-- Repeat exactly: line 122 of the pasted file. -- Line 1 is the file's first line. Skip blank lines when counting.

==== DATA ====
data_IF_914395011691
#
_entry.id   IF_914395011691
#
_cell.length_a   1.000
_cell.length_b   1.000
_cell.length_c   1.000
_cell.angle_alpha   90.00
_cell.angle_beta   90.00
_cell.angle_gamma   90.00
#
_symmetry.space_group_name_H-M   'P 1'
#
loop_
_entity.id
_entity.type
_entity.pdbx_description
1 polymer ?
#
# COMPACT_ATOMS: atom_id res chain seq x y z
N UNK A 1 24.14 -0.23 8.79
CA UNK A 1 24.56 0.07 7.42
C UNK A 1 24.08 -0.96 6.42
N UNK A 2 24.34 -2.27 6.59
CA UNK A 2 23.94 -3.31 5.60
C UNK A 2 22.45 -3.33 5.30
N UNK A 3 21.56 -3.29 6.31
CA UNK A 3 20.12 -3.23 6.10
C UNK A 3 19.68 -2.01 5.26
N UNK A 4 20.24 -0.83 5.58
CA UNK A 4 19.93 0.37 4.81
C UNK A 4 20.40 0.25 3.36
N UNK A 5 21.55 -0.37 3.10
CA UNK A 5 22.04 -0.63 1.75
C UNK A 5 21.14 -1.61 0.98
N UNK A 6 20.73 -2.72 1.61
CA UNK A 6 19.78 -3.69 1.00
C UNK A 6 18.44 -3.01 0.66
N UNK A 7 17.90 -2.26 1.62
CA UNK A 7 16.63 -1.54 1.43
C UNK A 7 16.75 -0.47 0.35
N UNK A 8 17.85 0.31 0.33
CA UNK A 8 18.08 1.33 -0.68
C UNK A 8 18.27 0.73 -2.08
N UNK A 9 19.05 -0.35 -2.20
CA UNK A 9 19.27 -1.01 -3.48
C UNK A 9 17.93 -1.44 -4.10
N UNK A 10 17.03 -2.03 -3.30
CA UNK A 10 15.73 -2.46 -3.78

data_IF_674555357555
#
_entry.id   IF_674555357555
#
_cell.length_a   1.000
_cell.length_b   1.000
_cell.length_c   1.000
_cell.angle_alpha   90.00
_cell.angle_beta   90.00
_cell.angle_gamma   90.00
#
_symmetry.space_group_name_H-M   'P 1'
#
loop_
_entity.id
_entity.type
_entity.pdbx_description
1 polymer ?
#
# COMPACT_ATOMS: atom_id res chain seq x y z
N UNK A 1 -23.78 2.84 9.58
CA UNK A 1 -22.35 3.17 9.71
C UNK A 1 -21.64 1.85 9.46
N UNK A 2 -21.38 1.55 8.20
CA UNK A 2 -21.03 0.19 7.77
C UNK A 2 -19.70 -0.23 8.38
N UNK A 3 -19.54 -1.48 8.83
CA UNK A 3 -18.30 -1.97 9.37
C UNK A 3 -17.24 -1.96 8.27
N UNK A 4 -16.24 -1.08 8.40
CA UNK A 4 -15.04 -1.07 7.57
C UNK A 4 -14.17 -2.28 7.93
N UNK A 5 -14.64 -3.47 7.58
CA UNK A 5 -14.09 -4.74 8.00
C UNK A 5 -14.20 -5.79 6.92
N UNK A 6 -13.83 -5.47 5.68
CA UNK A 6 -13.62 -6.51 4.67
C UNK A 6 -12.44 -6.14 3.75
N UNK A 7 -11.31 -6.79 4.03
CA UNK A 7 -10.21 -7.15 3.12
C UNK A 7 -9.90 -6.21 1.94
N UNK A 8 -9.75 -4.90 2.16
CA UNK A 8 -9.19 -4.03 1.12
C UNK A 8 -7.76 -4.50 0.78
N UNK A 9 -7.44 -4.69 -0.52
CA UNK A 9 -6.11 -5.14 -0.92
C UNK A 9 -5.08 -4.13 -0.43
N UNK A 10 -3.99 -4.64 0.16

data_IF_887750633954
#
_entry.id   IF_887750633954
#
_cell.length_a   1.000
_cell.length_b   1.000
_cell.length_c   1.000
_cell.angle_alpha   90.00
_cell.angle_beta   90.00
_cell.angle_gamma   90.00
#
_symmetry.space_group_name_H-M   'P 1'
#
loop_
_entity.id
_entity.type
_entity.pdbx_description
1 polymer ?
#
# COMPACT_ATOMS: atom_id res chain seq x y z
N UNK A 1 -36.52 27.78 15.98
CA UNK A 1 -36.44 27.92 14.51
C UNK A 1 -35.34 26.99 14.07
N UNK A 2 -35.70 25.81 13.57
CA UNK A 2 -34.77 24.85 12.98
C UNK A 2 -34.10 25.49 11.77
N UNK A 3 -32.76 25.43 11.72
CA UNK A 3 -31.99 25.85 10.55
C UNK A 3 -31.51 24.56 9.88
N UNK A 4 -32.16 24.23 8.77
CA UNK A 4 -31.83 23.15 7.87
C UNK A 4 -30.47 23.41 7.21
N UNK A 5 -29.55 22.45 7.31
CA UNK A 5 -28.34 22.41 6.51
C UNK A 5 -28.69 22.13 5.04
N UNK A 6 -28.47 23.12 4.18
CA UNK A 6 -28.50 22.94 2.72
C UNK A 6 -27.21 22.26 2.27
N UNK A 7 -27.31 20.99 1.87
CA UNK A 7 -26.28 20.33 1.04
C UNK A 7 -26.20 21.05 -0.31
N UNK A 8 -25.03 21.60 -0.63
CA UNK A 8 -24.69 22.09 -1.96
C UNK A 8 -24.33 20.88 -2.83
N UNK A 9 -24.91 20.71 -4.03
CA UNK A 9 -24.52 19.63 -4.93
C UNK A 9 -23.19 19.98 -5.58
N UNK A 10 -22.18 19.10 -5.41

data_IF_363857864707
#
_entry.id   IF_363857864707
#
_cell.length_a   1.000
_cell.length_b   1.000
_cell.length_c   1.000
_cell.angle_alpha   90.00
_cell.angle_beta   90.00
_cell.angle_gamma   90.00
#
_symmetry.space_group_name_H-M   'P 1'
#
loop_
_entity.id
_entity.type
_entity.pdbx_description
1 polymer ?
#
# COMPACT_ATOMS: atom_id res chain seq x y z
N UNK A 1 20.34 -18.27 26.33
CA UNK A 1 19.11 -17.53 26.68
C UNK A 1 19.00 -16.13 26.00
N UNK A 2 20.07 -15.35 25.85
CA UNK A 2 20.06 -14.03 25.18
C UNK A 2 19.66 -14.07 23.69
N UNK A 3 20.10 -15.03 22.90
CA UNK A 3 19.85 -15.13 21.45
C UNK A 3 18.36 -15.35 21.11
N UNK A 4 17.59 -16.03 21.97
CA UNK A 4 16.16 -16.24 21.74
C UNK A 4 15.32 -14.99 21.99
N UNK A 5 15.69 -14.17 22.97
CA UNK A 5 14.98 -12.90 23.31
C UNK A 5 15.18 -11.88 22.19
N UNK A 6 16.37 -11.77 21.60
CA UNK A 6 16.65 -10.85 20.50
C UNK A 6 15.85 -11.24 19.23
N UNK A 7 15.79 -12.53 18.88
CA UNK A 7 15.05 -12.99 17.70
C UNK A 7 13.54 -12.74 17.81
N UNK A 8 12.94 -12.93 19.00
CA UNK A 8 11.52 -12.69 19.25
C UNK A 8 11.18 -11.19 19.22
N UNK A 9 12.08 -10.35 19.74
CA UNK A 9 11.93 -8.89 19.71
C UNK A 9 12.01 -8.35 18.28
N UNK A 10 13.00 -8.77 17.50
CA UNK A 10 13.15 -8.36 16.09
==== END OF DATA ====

CA UNK A 2 -34.77 24.85 12.98